Yes, today may be Saturday, November 15, 2008, the 18th day of the 9th Pig moon, but those are only conditions, not reality, neither relative nor ultimate, but only conditions. The conditions are not the moment's identity any more than this "I" is the moment's identity . . . the moment is gone. The moment of 12:58pm is gone. Did it exist? Time is now 1:08 pm. There is a mickey who feels depressed and confused here at this glass table facing west, the directional condition of Death, a cultural condition at that. Wet, gray skies are cut into framed pieces by three tall bay windows. This mickey wrote in this very space in October and November of 1978 . . . 30 years ago when she thought she owned a wholly different array of things, car, clothes, youth . . . that now have been traded in for a comfy bed, an altar with a Tara statue, a laptop computer. She's spent 30 years bartering and trading in the flea market of life. And every time the cell phone rings, with its caller ID, she thinks for a moment who she should be for that person; did she do as she should have since their last call, thus fulfilling their expectations of her identity? She doesn't want to disappoint anyone, so here, at 56 years old in this particular lifetime, she dances to anyone's bullets at her feet.
She dreams night after night,year after year of losing her wallet, losing her driver's license, losing her passport, losing her handbag, losing control . . . not being able to carry her important possessions by herself, how they keep dribbling away when she reaches for them, how the wind blasts a newly-raked pile of leaves. The waste of it all! And the great anxiety around those she most disappoints, to whose standards she has yet to live up to: her mother, her monk Teachers, her father, her friends, her son . . . the list is endless. And the expectations she perceives that they have of her makes her want to run away, or, swallow pills to help her fake it if there's no way out. Of course she wants out. The horror of Jonathan's suicide by pills come too close. She could not do this to herself . . . never to her son . . . because she understood its utter futility as a solution to such pain, but she understands the condition of his mind at that time and the desperate hope that life was linear, with a beginning point and an end point to suffering. Misinformation! He went to the miserable realms yet again because of misinformation!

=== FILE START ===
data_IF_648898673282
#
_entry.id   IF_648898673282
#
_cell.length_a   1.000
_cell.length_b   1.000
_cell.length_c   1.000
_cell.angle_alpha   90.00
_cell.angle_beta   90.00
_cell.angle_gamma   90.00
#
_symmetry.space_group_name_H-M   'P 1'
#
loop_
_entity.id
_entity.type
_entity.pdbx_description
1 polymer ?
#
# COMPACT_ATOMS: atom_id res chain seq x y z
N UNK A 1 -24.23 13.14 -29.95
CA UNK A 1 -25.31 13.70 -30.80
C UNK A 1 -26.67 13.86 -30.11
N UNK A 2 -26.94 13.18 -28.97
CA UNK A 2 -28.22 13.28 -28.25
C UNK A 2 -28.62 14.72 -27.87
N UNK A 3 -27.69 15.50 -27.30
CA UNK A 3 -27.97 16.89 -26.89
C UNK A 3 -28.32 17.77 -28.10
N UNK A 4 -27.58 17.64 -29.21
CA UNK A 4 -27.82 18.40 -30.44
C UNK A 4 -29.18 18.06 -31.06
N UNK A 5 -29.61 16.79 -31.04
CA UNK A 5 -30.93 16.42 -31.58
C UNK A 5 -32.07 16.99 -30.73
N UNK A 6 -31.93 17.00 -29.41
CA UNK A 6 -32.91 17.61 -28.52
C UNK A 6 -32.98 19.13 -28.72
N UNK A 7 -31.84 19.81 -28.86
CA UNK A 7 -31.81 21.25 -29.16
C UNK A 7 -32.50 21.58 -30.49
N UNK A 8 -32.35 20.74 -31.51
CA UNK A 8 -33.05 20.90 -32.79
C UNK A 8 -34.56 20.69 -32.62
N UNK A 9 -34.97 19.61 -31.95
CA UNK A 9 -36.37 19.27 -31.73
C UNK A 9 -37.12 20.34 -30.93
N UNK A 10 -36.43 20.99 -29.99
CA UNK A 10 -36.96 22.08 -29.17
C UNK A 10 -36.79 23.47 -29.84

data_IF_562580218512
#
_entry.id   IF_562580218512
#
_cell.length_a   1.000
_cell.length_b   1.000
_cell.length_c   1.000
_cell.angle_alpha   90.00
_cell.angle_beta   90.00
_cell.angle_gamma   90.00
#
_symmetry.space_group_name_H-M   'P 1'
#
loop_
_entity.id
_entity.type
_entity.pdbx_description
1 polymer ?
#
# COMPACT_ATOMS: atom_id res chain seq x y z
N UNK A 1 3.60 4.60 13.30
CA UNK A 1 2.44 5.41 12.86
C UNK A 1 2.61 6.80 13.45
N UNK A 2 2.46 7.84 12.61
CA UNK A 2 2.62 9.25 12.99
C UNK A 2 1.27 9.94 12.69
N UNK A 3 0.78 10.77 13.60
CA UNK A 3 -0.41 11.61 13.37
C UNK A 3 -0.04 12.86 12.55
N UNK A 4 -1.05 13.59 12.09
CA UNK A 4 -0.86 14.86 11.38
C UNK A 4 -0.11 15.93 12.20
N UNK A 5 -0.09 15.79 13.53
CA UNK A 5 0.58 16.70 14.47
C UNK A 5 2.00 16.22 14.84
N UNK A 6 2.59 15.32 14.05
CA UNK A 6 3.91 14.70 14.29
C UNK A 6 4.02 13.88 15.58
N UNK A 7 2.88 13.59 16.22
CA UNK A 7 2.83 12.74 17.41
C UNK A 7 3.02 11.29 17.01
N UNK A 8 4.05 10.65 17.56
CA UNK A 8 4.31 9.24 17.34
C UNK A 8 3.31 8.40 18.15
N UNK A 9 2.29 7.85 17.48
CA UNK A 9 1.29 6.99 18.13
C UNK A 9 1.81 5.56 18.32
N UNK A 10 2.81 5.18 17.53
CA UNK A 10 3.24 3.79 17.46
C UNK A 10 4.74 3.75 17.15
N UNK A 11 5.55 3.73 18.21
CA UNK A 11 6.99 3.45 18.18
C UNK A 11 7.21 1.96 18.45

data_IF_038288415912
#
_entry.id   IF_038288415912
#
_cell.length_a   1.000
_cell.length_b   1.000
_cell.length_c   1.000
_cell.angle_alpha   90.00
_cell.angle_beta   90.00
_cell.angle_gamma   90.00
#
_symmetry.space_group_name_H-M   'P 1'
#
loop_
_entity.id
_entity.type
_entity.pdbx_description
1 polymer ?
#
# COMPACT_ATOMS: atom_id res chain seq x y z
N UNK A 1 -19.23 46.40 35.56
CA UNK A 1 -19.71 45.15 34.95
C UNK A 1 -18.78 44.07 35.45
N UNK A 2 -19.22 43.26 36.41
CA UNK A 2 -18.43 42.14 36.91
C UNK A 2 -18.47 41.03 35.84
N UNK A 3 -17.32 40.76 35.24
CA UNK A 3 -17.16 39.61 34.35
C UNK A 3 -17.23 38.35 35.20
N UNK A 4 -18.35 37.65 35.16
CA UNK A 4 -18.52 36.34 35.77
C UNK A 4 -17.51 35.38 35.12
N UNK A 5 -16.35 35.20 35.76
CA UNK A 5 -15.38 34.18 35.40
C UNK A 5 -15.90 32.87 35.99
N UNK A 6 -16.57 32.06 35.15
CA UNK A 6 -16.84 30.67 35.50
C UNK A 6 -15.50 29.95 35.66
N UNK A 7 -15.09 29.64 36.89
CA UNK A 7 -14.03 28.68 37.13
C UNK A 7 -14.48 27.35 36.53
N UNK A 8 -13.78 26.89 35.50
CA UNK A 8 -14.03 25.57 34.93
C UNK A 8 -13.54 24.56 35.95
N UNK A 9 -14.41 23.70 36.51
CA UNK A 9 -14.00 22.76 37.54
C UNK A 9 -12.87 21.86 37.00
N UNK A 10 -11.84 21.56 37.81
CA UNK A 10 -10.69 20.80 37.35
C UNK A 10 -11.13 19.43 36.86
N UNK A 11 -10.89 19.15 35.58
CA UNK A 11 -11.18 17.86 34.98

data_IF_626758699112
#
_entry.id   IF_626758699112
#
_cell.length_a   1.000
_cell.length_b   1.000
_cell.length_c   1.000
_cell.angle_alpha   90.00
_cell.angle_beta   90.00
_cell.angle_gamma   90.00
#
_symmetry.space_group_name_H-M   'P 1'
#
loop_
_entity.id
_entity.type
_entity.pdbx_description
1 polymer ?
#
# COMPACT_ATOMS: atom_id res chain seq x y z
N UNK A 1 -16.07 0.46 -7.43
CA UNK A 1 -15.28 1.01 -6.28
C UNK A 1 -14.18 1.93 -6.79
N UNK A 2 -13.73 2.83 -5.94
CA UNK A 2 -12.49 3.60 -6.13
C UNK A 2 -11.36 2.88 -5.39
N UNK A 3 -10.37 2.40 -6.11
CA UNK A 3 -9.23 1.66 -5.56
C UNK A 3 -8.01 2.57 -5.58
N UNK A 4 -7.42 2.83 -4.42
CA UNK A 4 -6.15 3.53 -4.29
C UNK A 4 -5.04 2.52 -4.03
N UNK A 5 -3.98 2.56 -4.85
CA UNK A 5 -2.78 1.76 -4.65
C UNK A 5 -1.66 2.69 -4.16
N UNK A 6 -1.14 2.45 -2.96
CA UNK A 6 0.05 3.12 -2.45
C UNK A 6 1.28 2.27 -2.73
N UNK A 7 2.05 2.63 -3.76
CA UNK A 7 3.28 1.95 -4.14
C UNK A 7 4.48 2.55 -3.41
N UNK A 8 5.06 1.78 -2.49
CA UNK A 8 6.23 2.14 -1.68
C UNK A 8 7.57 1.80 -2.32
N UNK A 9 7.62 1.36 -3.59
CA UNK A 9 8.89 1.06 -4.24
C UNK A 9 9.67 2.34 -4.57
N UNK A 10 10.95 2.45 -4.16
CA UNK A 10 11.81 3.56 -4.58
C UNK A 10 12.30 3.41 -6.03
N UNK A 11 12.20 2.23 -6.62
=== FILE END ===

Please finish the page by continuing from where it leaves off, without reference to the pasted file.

And her? How does this life operate on misinformation? She thinks she should be a good daughter, a good Buddhist, a good nun, a good writer, a good mother, a good Teacher, a good Dharma practitioner, a good student, a good Tarot reader, a good scholar, a good publicist, a good editor, a good dancer, with a good body, a good-looking person. All she wants to do is fly away from under the weight of these self-imposed identities. She grasps at each one of her, desperately trying to prove to herself and the other that she is the best volunteer, the hardest, most selfless worker. What a joke! What an oxymoron! The ego working overtime to be selfless!
She has no idea who "I" am other than what others expect of her. But isn't that the point? She is not an "I". When you point your finger at her to touch her, it is like touching air because she is none of those things, yet all of those things manifest out of this nothingness, this emptiness.
And here come Mom up the steps to deliver what she bought for her at Trader Joe's. Is she looking daughterly enough? Intelligent, diligent enough because she's writing here, looking like the scene from a movie of the impassioned writer whose floor is covered with balled-up pieces of paper, evidence of the frustrated beginnings over and over? Yet she only has wadded tissue that missed the basket as she continuously blows her nose in the gray wet cold of a Cincinnati November day.
And all "I" meant to write was: The only identity, is if there is one at all, is the path, the actual process of the journey. The path is big, huge and replete with a clutter of conditions, themselves created by an infinitude of decisions made by free will. Will the real mickey please stand up? We all stand up. We all stay seated.